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A Journey to Matecumbe by Robert Lewis Taylor ; Illustrations by Joseph Papin

A Journey to Matecumbe by Robert Lewis Taylor ; Illustrations by Joseph Papin


New York : McGraw-Hill, 1961. First Edition. Stated. Hardcover. 424 pages ; illustrated ; 22 cm. $5.95 dust jacket with minor foxing and damp stain to verso of jacket. Lite damp stain to inner top pages edge on the first few pages. Foxing to top pages edge. Otherwise a very good copy with solid binding and unmarked pages.

A Journey to Matecumbe is a big, exciting story about a young boy's wildly funny, often hair-raising flight down the Mississippi to a precarious haven in the Florida Keys just after the Civil War. The assortment of villains in pursuit — Ku Klux Klansmen, wicked Indians, ruthless spies, and imposters — will delight the reader almost as much as the lad's extravagant and frequently accidental companions on the journey — his swashbuckling Uncle Jim; an itinerant medicine man named Dr. Ewing T. Snodgrass and his trombone-playing daughter Millie; a Negro retainer, Zebediah; and a sharp-tongued Southern belle named Lauriette.

Their narrow escapes, their pitched battles, disguises, and superb ruses, amid plots and counterplots, hurricanes, imprisonment, kidnapping, leprosy, and unexpected treachery on every side make A Journey to Matecumbe a tale of high adventure spun at breakneck pace against a series of exotic backgrounds.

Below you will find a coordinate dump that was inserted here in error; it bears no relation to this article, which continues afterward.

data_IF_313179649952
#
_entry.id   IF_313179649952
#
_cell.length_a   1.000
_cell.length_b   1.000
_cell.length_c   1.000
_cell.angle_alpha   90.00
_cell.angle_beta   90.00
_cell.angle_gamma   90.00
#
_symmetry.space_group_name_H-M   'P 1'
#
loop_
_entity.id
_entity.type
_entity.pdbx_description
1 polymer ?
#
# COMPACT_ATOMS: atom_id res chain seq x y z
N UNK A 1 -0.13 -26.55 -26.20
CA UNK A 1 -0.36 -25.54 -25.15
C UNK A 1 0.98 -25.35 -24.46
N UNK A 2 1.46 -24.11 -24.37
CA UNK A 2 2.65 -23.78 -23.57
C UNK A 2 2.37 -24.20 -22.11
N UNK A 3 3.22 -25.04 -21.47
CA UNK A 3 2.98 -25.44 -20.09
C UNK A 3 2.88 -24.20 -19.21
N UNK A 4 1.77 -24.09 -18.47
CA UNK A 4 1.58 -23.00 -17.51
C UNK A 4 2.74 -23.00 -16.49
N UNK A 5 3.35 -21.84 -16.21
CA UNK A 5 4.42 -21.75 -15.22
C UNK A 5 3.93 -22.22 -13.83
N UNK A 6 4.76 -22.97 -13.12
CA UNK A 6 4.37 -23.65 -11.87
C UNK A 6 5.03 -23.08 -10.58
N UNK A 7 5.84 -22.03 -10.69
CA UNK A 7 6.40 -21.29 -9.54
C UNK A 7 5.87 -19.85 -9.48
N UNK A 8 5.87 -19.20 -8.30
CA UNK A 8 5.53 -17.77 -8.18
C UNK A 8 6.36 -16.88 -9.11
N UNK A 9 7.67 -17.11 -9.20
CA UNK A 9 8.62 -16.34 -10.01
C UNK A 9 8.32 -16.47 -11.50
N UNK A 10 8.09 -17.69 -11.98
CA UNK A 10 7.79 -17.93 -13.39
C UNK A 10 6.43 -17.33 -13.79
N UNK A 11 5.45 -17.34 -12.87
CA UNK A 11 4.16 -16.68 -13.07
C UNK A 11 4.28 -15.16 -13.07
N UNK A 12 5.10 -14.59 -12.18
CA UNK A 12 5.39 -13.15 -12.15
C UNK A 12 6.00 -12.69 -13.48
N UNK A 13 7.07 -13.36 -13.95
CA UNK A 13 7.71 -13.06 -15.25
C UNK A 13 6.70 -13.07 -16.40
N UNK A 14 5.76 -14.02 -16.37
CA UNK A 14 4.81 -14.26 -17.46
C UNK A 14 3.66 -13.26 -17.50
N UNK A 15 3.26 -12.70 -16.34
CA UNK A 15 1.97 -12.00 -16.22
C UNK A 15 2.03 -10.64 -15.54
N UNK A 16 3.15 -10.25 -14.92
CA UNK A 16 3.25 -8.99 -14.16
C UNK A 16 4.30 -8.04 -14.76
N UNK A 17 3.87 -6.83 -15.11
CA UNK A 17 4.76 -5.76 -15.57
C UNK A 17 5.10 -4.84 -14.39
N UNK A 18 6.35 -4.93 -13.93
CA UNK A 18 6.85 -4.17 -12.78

Davey Burnie, Mr. Taylor's hero and narrator, is a literary first cousin of Huck Finn, Tom Jones, and the author's own Jaimie McPheeters. From one adventure to another, he travels with his colorful friends by skiff, flatboat, horseback, steamboat, stage line, schooner, railroad, and Indian canoe. The place names alone suggest the rightness of the background, which has been thoroughly researched and accurate in every detail. Fictitious names mingle with the authentic: Hanksville, Madrid Bend, Pecan Point, Bosky Dell, Sanybel, Big Cypress, Manatee River, and Matecumbe.

With A Journey to Matecumbe, Robert Lewis Taylor reintroduces to the American novel an ingredient long absent and sorely missed — glorious entertainment. It is a story that will be read and enjoyed by people of all ages not only this year and next, but a decade hence.

ROBERT LEWIS TAYLOR, author of the Pulitzer Prize-winning novel The Travels of Jaimie McPheeters, has been for some years a staff writer of profiles and articles for The New Yorker. His work has also appeared in The Saturday Evening Post, Life, Reader's Digest, Esquire, and other magazines. His previous books include W. C. Fields: His Follies and Fortunes; Winston Churchill: An Informal Study of Greatness; Center Ring: The People of the Circus; Adrift in a Boneyard; and Professor Fodor ski, a novel currently being made into a Broadway musical.

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